Any game based upon Marvel’s X-Men, movie or not, has enough source material behind it to make for a truly compelling experience – something that cannot be said about Activsion’s X-Men: The Official Game. Billed as a bridge between the second and third X-Men films, X-Men is a clumsy, repetitive beat-’em-up that was obviously rushed to store shelves as a mindless cash grab in order to ride the wave of hype surrounding the release of another summer action blockbuster.
The game itself has you taking up the reigns of Wolverine, Iceman, and Nightcrawler through a series of similar branching missions wherein you mash buttons and beat up a monotonous army of bad guys, culminating with some of least intelligent bosses yet seen in a contemporary videogame. The only saving grace to all of this are the rail shooter sequences wherein you get to control Iceman as he flies about on his ice board, for lack of a better term, but even this joy is muddled by the game’s almost suffocating repetitive nature, wonky camera, and – at times – nonsensical plot.
One of the chief problems with X-Men lies in its mission structure. Branching paths are often a good thing, but when they are as disconnected to point where any semblance of an underlying plot is compromised as these are here, any benefit of such a feature is wasted. Case and point, early on in the game Wolverine and Nightcrawler split up as they adventure into Alkali Lake to look for the parts of Cerebro stolen in the second film. You can choose to play as either character, but once the choice is made, you are stuck on that path – which includes several missions – until its completion when you can finally switch over to control the other character through his parallel journey. The developers should have arranged it so at the end of each individual mission you could switch over and control the other character for a while, but even this would have not been enough to elevate X-Men to anything but below average.
The biggest shortcoming of the game’s narrative is in how the story is told through still comic-book style images that blur and shift from one to the next in a rather obnoxious and altogether strange way. While the voice acting is generally acceptable (Hugh Jackman, Shawn Ashmore, Alan Cumming, and Patrick Stewart all reprise their roles from the films), their performances are more or less undone by each cutscene’s awkward visual style. The whole thing looks more like something you would expect to see on Adult Swim, and not in an action game that is supposed to be taken seriously.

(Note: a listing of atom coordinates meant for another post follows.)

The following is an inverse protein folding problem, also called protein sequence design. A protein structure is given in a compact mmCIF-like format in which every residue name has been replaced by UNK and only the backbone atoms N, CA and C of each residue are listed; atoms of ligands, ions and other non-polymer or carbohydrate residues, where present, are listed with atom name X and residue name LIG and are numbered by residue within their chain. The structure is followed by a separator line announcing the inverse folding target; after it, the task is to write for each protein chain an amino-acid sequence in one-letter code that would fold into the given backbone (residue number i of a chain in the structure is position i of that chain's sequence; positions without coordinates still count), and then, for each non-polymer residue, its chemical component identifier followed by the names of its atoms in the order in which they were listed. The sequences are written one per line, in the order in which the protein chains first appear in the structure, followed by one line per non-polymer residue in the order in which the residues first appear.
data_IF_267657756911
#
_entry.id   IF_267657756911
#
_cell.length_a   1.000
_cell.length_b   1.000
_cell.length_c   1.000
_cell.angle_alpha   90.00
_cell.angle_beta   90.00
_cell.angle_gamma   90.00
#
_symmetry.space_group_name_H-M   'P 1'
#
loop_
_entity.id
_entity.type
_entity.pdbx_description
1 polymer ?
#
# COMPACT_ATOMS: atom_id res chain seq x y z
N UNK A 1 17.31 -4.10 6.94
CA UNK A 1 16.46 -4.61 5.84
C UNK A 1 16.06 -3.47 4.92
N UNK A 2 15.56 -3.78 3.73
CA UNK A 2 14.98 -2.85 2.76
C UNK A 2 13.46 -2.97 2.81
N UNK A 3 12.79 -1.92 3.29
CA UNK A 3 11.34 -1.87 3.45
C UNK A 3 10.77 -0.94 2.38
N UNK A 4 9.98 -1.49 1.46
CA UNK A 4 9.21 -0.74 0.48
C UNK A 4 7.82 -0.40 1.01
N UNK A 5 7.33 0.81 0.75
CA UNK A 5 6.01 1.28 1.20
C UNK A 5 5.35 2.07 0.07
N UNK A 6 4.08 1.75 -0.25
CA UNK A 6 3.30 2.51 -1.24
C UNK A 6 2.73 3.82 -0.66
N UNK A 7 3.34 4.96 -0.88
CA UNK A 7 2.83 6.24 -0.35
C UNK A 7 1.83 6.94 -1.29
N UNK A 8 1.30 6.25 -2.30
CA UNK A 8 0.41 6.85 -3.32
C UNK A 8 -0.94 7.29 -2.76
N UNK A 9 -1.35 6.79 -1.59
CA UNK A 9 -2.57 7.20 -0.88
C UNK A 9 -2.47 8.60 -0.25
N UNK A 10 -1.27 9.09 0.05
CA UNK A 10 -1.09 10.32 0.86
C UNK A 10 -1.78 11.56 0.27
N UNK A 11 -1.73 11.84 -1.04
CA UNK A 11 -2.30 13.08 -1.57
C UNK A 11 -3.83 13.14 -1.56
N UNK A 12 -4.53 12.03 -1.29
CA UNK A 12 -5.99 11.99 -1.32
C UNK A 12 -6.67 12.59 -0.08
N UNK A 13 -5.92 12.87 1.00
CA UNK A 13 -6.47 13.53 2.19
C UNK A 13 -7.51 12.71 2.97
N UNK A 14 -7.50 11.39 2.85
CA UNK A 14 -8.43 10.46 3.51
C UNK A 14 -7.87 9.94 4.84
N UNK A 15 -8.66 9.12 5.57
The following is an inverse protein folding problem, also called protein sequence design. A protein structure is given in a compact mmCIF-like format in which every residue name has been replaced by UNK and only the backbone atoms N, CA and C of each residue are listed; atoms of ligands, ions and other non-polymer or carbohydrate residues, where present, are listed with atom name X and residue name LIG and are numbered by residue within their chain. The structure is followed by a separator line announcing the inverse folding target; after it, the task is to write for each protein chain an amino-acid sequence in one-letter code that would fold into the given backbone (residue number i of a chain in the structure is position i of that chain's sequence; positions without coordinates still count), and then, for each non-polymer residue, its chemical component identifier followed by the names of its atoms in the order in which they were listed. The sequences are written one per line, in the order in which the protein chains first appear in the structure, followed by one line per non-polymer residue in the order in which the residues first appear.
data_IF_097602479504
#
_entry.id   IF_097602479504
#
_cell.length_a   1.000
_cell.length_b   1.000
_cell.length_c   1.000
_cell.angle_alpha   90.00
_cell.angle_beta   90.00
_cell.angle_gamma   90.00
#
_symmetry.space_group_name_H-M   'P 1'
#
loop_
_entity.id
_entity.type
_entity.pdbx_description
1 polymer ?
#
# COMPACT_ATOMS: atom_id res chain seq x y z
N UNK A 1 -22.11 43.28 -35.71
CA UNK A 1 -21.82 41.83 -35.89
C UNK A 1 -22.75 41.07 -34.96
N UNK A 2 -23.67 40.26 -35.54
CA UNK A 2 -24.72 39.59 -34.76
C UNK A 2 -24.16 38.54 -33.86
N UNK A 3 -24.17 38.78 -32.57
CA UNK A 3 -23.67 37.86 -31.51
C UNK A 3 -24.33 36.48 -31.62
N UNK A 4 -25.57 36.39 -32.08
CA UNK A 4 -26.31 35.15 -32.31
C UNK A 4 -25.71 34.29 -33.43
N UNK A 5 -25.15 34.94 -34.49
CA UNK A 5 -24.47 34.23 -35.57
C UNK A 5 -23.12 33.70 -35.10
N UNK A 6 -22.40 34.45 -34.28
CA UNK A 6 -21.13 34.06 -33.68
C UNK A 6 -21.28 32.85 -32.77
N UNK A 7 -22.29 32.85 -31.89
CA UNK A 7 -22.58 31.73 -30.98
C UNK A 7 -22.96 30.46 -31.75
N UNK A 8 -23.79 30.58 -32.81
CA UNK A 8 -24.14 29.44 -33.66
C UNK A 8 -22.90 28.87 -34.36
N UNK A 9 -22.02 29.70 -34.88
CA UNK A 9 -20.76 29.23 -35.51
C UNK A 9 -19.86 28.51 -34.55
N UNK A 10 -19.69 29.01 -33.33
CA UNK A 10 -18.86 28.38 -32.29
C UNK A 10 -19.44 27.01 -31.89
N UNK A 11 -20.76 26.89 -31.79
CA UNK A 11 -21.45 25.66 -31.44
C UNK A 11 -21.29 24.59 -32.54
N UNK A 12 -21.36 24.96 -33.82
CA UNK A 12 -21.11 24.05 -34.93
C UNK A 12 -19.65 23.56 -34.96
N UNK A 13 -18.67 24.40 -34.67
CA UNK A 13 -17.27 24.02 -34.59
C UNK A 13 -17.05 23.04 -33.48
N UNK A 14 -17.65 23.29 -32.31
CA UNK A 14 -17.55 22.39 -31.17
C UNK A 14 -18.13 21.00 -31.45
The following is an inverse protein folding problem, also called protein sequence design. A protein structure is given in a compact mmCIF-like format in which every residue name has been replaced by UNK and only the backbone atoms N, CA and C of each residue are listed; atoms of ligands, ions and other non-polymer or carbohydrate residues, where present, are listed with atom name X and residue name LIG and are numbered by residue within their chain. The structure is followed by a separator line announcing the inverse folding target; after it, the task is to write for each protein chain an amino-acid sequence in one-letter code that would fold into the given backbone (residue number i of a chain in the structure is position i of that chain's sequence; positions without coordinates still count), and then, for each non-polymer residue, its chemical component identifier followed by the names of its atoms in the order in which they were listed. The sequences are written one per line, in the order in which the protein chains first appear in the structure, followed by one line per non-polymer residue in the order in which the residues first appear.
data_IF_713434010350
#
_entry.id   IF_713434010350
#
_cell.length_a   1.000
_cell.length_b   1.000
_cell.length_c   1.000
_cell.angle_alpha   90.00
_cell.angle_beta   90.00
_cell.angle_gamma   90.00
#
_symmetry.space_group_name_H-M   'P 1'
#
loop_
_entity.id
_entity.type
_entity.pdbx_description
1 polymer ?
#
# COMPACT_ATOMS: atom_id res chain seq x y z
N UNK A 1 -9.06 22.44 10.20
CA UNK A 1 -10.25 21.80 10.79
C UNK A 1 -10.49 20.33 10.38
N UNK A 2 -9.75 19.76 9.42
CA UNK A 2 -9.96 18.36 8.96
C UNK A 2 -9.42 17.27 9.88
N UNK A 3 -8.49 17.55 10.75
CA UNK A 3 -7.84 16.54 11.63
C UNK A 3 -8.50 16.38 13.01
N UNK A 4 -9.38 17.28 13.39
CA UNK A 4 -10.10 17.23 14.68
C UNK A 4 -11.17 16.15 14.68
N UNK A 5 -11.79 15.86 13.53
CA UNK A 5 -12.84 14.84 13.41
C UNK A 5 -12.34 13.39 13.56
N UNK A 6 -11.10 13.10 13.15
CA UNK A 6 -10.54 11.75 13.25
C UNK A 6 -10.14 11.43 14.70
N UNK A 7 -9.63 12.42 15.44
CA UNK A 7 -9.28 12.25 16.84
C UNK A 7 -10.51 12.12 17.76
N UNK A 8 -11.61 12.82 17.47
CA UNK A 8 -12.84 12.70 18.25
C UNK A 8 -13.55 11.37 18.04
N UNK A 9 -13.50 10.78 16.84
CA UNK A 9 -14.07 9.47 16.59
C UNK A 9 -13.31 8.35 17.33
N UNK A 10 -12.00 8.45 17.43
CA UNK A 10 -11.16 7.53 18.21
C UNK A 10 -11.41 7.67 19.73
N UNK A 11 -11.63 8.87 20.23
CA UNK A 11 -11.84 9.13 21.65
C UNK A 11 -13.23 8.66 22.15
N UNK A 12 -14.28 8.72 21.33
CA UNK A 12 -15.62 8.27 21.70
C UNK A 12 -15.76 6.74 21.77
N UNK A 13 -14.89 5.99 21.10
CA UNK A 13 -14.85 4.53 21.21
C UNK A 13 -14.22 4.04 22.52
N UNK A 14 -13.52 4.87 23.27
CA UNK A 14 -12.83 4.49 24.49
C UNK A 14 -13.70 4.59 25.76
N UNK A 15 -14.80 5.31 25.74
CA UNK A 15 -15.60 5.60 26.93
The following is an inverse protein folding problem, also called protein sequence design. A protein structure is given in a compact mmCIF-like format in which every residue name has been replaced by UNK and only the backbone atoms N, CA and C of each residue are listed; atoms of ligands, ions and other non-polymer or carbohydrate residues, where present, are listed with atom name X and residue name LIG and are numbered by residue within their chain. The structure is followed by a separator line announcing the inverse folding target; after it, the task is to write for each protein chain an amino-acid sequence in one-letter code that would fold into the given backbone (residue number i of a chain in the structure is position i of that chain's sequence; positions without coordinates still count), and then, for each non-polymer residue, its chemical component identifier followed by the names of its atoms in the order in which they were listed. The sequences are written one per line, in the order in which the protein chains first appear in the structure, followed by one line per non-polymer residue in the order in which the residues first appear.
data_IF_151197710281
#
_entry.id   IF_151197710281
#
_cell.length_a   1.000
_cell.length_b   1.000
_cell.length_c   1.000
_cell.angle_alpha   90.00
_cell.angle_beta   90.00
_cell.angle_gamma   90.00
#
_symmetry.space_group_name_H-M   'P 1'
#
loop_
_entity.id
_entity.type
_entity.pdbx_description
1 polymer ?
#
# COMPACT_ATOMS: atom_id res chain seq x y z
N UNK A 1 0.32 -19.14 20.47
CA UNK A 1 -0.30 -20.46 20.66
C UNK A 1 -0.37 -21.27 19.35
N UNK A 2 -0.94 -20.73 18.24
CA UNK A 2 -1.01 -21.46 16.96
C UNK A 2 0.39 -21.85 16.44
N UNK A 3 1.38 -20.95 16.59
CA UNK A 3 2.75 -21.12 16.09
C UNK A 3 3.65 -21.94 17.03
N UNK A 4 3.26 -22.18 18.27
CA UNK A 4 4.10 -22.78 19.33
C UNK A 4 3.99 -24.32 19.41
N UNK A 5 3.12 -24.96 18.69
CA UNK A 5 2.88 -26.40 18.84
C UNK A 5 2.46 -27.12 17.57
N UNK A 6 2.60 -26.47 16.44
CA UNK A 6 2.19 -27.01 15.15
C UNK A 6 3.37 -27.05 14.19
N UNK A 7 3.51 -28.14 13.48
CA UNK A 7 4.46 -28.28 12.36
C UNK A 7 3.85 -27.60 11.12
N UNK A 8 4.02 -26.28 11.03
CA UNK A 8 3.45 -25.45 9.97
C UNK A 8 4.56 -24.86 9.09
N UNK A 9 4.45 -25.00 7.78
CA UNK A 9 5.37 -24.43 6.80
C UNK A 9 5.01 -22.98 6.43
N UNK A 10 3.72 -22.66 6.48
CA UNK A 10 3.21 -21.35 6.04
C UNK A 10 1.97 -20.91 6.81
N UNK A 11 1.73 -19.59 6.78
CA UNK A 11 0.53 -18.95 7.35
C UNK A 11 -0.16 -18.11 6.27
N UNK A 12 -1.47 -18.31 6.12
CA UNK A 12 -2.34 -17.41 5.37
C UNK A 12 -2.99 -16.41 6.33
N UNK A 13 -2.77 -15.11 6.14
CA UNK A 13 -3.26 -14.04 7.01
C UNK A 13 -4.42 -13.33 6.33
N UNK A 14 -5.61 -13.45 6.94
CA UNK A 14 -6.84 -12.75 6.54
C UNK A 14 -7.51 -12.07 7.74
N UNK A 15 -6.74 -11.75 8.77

As expected from a cash grab title such as this, X-Men has been released on nearly every platform under the sun, including the PlayStation 2, Xbox, GameCube, Xbox 360, and PC. The rub is that each version – even the Xbox 360 – looks nearly identical to any other. While the higher resolution afforded by a PC monitor or HD set does make things look more crisp, the overall difference is negligible, and in the case of the Xbox 360 version, it is certainly not enough to justify the $20 price difference between that and other console variants.
In addition, the PC, GameCube, and PlayStation 2 versions seem to suffer from rather offensive slow down that crops up at seemingly random intervals – further evidence that X-Men was rushed out the door in order match the release of its movie counterpart.
X-Men, frankly, is not a very good game, as instead of building upon the rich source material inherent to its namesake, instead has become just the latest in a long line of forgettable titles to try to cash-in on the release of a movie. It’s uninteresting, confusing, and most of all boring. X-Men fans are encouraged to seek out and play X-Men Legends or its sequel, as those titles offer a much more fun and altogether accurate portrayal of how to turn the X-Men license into a compelling game. As for X-Men: The Official Game, the only thing A